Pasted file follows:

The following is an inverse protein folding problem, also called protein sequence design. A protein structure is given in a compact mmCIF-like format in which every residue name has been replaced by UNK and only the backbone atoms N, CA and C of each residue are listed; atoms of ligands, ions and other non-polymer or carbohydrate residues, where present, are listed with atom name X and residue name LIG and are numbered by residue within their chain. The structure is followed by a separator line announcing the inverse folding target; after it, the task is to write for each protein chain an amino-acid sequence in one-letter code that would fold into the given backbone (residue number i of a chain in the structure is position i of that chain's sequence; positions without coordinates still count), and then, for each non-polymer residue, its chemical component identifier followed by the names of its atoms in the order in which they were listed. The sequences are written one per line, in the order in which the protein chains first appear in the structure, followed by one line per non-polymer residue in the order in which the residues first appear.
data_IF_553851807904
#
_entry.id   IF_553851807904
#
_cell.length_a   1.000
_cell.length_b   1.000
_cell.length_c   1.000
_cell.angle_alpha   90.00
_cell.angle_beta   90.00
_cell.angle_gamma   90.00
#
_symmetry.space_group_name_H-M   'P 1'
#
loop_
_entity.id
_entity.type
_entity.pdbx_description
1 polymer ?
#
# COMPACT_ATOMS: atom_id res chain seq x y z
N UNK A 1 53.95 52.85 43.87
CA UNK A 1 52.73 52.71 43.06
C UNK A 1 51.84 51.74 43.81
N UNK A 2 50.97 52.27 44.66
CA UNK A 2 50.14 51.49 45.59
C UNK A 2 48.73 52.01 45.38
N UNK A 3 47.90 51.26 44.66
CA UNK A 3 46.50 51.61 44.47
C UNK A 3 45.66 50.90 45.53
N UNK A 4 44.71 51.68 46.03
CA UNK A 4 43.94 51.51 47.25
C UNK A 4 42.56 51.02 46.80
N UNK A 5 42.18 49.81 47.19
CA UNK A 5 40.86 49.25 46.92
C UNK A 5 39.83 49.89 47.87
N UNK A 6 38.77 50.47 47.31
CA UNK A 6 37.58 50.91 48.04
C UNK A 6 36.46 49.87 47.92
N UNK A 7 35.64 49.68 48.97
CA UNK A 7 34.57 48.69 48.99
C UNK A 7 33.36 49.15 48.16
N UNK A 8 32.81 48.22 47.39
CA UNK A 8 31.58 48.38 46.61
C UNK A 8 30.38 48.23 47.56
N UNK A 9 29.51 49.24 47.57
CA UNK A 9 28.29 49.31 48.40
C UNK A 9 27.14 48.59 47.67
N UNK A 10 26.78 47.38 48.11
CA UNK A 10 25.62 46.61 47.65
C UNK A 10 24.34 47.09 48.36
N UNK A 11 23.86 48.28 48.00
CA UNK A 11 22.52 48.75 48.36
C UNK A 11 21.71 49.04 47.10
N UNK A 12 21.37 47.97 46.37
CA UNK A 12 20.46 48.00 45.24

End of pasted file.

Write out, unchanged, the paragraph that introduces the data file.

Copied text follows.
The following is an inverse protein folding problem, also called protein sequence design. A protein structure is given in a compact mmCIF-like format in which every residue name has been replaced by UNK and only the backbone atoms N, CA and C of each residue are listed; atoms of ligands, ions and other non-polymer or carbohydrate residues, where present, are listed with atom name X and residue name LIG and are numbered by residue within their chain. The structure is followed by a separator line announcing the inverse folding target; after it, the task is to write for each protein chain an amino-acid sequence in one-letter code that would fold into the given backbone (residue number i of a chain in the structure is position i of that chain's sequence; positions without coordinates still count), and then, for each non-polymer residue, its chemical component identifier followed by the names of its atoms in the order in which they were listed. The sequences are written one per line, in the order in which the protein chains first appear in the structure, followed by one line per non-polymer residue in the order in which the residues first appear.